“He barely got the question out of his mouth and I said, ‘Oh yes that’s wonderful. Please I would love to do that.”
The role of advisor for a club about performance and acting was not a first for Medoff. He served as an advisor for the Mercy College Drama Club several years ago.
Born and raised in the Bronx, he studied at State University of New York at Stony Brook majoring in Math and Theater. It was there he met John Newfield, a German theater director who started the Stony Brook Theatre Arts Department as its first Chairman.
Newfield originally came to the U.S. to start the Santa Fe Opera Company, a goal that may have been born out of his love for a specific genre of movies. “He told me the only thing he knew about the United States was from Westerns so when he got off the plane he thought there would be cowboys and Indians all over the place,” Medoff recounts with a laugh.
Medoff considers Newfield to have had an impact on his career path because of a research project about The Living Theatre he assigned Medoff in his senior year. He says they were described as revolutionaries. “In fact, we were trying to start the revolution.”
While Newfield suggested Medoff work as a dramaturge, Medoff instead went on to act for several years and write his own plays. He took notice of the Brooklyn College Master of Fine Arts program in Creative Writing-Playwriting, which was directed by Jack Gelber of The Living Theatre. “I took that as a sign that I should go back to school.”
Medoff would go on to earn his MFA from Brooklyn College and continuing on for a PhD in Theater at City University of New York Graduate Center.
Medoff’s educational journey led to him teaching at-risk students at LaGuardia Community College’s New Student House for two years, before becoming part of the Mercy College Speech Program faculty. Originally, he believed teaching would provide time for writing, but the reverse occurred. Writing is now a long-distance second place to his love for teaching.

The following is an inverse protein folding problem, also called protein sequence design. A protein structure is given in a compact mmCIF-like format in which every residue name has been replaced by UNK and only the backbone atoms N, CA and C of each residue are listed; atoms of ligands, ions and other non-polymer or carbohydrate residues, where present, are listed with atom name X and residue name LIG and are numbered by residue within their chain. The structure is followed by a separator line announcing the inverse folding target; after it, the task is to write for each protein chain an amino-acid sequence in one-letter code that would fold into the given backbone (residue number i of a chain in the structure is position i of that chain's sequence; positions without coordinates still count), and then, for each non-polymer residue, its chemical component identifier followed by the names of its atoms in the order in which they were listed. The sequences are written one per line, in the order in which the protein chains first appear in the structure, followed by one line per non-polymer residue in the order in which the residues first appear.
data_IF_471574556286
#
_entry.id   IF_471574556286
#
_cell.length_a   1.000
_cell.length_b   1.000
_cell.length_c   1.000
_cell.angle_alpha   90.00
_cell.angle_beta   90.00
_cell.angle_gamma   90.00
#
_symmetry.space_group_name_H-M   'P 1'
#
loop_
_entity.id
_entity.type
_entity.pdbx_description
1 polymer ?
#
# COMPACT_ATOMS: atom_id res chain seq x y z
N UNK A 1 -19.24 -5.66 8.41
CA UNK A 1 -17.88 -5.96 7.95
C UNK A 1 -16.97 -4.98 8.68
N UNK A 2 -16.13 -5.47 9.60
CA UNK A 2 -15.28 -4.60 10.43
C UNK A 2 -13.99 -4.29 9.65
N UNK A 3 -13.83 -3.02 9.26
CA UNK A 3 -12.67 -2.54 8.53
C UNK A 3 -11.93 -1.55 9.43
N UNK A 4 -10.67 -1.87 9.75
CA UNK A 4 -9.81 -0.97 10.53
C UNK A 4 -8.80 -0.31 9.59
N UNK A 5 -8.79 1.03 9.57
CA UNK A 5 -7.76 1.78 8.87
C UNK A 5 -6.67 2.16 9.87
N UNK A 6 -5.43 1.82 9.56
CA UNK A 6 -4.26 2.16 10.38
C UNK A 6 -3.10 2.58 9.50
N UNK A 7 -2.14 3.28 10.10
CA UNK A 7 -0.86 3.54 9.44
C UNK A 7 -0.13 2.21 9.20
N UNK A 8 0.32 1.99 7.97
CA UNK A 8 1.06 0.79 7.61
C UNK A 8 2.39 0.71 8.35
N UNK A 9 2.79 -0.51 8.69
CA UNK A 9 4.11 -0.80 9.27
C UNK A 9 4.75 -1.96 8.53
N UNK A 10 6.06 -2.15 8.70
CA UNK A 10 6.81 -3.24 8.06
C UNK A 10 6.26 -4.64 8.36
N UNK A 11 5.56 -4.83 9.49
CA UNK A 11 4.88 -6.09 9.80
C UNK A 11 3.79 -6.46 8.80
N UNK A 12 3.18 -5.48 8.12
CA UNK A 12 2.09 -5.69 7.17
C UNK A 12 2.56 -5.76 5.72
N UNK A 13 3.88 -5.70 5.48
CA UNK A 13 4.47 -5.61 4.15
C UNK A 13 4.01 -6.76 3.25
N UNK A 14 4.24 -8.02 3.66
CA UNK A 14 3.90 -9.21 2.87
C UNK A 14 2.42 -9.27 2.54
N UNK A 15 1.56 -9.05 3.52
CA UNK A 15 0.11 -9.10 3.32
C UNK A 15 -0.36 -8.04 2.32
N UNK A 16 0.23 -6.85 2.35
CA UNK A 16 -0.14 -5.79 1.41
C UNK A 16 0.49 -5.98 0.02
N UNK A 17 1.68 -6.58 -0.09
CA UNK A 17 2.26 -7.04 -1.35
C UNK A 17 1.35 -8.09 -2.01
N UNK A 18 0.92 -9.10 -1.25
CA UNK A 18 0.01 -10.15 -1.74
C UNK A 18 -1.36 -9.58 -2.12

“My revolution now starts every day that I’m standing in front of a class that I no longer feel the need to take a role because my role [has] now become as leader, as teacher, as transformer, and so I don’t need the theater anymore.”
It is a role he is happy to extend outside the classroom as co-advisor with Palmieri. “There was a knock on my door,” Medoff chuckles in retelling how he became the first advisor for the Theater Club after being asked by Bettencourt.
“[Bettencourt] was really one of the students putting in a tremendous effort,” Palmieri adds. The effort was started by Bettencourt in the Spring 2017 semester, his first semester. He was surprised at the lack theater productions and clubs focusing on drama.
“The acapella club was the only other club focused in performance. I have a terrible singing voice, so that wasn’t an option for me,” Bettencourt laughed in retailing his predicament.
“I thought it was something different to do,” Alex Kuhn, a Theater Club member, says on why he joined. Kuhn noted how the active the Theater Club is.
Bettencourt first became interested in the creative arts when he volunteered at Still Waters in a Storm, a reading and writing “sanctuary” dedicated towards people from five to seventeen, located in Bushwick, Brooklyn. He mainly worked with children on creative writing. “Every Saturday, we would come together, write whatever was on our minds and share that.”